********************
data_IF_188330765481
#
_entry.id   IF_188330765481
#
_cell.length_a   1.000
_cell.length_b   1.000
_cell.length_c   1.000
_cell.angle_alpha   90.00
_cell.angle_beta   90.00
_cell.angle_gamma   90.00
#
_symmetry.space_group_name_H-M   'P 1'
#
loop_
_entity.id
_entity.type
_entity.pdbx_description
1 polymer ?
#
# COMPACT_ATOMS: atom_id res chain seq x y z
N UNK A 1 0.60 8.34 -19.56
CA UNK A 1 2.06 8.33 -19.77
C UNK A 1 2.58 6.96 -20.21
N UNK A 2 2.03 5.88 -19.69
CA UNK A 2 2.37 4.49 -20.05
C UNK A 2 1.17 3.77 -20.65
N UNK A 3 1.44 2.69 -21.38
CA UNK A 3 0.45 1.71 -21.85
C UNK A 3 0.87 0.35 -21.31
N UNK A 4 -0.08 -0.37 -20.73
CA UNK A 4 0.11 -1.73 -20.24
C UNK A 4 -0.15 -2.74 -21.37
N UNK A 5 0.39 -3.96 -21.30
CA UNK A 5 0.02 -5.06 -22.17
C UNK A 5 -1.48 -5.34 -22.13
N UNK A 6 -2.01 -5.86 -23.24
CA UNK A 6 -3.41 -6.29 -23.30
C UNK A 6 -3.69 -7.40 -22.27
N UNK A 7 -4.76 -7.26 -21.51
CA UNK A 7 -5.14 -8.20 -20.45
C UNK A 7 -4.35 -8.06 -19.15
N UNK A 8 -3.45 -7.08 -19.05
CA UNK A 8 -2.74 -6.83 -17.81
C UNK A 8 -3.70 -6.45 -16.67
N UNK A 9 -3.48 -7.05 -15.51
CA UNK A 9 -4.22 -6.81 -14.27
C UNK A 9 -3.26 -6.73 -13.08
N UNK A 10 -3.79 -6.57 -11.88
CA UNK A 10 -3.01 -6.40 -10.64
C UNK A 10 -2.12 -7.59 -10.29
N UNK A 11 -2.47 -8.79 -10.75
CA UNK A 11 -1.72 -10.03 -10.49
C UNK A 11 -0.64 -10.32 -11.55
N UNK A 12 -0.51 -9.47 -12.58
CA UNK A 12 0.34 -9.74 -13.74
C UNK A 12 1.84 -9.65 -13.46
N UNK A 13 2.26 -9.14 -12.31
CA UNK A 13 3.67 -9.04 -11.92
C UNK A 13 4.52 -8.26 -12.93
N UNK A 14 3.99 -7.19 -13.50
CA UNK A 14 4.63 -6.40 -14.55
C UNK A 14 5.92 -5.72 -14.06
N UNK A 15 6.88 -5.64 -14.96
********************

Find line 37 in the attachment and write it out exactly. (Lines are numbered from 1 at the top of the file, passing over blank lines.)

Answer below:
CA UNK A 6 -3.41 -6.29 -23.30